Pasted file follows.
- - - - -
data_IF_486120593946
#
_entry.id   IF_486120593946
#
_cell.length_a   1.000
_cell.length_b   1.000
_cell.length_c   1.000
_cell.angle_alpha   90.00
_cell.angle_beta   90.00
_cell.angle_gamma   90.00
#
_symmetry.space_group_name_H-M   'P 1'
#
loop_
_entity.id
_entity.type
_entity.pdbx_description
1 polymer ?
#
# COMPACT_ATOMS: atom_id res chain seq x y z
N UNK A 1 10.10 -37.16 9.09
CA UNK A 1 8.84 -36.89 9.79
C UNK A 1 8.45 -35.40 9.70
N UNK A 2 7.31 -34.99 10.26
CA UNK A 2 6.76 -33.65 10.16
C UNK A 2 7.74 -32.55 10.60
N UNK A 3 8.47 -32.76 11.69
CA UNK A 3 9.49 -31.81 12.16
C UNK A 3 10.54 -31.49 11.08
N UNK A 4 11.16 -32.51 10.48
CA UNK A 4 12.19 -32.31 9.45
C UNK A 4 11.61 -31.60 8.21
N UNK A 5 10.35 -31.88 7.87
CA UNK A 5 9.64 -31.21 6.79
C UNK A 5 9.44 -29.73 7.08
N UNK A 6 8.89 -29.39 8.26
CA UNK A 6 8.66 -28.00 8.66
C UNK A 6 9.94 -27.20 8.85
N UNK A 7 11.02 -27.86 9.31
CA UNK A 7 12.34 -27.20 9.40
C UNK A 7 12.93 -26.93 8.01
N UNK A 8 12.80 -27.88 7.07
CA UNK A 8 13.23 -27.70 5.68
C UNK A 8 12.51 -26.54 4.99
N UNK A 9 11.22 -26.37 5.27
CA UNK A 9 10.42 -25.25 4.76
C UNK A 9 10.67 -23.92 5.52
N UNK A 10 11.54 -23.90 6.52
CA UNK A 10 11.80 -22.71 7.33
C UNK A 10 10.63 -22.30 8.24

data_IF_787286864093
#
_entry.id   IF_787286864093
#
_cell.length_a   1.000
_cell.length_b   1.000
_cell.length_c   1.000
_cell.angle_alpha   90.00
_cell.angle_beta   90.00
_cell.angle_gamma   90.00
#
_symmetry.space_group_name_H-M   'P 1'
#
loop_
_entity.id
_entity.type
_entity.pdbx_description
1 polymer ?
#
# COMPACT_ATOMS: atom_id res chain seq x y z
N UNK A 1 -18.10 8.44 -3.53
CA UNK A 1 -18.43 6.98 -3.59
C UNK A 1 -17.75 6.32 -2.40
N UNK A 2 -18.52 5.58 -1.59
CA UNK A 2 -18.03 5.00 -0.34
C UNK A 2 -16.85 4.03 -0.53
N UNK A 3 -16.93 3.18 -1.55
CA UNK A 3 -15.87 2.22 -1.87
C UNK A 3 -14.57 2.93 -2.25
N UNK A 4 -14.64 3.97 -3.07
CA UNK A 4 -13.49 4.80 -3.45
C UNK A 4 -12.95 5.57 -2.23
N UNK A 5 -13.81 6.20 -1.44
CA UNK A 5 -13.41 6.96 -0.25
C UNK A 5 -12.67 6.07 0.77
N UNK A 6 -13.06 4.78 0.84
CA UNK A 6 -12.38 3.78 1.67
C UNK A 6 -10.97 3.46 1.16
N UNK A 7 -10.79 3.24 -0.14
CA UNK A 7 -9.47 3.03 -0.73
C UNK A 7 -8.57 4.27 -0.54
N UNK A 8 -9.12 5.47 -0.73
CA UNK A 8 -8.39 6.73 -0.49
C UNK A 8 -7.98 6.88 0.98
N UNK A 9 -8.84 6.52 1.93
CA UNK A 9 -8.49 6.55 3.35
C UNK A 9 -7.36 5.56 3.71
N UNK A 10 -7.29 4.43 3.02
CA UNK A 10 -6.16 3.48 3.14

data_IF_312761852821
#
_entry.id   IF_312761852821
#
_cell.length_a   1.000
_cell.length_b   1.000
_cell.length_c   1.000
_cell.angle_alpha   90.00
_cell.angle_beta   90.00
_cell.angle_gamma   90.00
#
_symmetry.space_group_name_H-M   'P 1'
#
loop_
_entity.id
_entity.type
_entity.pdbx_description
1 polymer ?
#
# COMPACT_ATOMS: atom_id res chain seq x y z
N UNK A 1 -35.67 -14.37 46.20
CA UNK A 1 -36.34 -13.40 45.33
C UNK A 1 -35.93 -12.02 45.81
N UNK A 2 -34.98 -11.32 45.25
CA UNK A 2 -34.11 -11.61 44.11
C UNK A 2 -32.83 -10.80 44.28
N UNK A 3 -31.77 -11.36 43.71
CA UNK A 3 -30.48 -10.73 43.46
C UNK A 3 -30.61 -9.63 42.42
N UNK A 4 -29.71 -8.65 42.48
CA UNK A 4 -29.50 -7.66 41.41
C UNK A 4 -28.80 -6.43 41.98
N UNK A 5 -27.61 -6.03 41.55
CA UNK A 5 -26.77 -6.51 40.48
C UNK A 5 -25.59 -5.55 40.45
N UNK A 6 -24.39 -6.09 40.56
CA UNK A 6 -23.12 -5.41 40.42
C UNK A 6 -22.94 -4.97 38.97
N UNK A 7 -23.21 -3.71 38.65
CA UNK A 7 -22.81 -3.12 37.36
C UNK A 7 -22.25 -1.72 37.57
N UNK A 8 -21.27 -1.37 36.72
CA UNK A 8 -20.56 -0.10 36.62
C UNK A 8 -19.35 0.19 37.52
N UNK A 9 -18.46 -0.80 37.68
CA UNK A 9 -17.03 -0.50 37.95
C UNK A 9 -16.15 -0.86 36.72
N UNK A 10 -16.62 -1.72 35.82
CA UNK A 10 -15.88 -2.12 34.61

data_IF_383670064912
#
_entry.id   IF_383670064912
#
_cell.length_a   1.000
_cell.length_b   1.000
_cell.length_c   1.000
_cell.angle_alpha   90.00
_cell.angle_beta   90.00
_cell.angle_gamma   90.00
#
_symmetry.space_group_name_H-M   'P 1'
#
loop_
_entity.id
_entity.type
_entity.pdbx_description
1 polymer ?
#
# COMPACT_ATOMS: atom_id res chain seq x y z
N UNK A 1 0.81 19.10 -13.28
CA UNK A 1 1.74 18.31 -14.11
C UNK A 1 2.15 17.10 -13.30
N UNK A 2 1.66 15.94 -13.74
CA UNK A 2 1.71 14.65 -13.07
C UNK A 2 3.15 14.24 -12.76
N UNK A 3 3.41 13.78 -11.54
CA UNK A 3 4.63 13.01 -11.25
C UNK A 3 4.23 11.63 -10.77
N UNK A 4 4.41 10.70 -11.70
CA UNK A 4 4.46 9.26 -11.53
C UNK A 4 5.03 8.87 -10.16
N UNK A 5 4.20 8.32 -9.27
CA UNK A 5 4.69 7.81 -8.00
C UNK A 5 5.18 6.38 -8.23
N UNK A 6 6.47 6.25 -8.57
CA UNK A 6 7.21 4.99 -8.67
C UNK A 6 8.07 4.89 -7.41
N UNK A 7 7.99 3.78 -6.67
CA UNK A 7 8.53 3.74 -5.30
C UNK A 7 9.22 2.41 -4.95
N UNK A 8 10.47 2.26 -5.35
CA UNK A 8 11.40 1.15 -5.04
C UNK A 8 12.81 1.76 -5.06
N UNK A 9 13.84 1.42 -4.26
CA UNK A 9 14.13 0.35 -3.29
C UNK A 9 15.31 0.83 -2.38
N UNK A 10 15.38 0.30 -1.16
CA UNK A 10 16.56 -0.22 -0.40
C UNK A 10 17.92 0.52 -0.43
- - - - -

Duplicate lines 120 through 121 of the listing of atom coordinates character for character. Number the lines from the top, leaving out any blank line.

N UNK A 1 -35.67 -14.37 46.20
CA UNK A 1 -36.34 -13.40 45.33